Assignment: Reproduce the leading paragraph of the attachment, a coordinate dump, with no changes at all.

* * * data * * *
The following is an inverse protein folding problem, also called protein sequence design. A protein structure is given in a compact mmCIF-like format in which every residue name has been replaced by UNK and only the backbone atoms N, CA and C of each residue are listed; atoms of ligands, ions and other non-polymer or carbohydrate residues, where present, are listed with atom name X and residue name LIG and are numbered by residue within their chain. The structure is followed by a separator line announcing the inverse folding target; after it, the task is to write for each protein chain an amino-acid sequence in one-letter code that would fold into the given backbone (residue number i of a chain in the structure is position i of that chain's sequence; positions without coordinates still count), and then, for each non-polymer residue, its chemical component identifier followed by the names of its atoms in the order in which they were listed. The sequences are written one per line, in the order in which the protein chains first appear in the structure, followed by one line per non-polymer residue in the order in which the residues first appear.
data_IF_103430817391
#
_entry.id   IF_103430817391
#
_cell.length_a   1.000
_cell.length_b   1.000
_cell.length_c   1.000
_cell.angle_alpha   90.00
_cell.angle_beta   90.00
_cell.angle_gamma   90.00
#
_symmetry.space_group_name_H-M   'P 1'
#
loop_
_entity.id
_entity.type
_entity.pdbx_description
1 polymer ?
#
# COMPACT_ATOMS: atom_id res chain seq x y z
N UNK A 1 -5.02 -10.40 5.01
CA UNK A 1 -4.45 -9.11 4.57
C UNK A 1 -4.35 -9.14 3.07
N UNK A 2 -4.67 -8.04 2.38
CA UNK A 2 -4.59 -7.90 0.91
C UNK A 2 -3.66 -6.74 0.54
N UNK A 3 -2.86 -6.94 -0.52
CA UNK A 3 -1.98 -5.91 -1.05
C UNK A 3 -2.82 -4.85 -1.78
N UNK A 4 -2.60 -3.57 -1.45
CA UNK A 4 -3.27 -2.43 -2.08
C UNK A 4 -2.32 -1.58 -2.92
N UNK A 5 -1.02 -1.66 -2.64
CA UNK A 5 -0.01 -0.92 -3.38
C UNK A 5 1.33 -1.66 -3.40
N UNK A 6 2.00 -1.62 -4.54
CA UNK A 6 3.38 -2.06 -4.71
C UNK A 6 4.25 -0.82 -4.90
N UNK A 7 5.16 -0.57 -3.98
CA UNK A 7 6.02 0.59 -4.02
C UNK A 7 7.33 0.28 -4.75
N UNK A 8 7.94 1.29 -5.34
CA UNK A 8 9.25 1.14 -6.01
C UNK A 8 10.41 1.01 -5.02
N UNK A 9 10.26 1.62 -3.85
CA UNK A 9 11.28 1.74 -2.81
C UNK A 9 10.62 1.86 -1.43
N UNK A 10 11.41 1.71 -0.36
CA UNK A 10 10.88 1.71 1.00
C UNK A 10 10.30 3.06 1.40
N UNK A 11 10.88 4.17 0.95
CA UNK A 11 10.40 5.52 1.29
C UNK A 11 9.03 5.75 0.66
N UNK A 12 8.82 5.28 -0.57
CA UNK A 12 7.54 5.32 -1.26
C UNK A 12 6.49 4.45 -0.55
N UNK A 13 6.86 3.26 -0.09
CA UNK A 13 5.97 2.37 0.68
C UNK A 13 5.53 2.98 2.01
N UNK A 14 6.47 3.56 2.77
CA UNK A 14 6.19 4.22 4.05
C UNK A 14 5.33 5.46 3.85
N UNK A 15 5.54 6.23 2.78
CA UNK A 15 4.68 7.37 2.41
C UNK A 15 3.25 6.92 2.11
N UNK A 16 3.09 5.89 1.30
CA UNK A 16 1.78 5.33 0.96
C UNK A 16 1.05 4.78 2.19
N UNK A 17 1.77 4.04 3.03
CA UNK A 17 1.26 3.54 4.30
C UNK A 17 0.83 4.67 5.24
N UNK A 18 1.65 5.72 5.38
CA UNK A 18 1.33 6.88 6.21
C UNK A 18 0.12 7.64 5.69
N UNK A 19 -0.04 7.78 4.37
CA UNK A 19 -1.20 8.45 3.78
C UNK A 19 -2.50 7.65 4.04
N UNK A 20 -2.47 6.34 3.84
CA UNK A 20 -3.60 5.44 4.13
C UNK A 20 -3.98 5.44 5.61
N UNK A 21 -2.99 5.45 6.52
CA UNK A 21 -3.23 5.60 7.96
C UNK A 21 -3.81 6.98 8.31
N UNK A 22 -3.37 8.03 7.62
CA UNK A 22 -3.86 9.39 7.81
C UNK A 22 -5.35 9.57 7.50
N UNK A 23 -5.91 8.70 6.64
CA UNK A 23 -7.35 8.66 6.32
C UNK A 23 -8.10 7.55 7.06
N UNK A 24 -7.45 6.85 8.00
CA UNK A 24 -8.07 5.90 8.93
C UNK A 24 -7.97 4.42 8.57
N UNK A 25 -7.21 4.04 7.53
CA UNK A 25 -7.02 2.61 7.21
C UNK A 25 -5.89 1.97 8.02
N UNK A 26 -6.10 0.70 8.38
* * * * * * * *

The following is an inverse protein folding problem, also called protein sequence design. A protein structure is given in a compact mmCIF-like format in which every residue name has been replaced by UNK and only the backbone atoms N, CA and C of each residue are listed; atoms of ligands, ions and other non-polymer or carbohydrate residues, where present, are listed with atom name X and residue name LIG and are numbered by residue within their chain. The structure is followed by a separator line announcing the inverse folding target; after it, the task is to write for each protein chain an amino-acid sequence in one-letter code that would fold into the given backbone (residue number i of a chain in the structure is position i of that chain's sequence; positions without coordinates still count), and then, for each non-polymer residue, its chemical component identifier followed by the names of its atoms in the order in which they were listed. The sequences are written one per line, in the order in which the protein chains first appear in the structure, followed by one line per non-polymer residue in the order in which the residues first appear.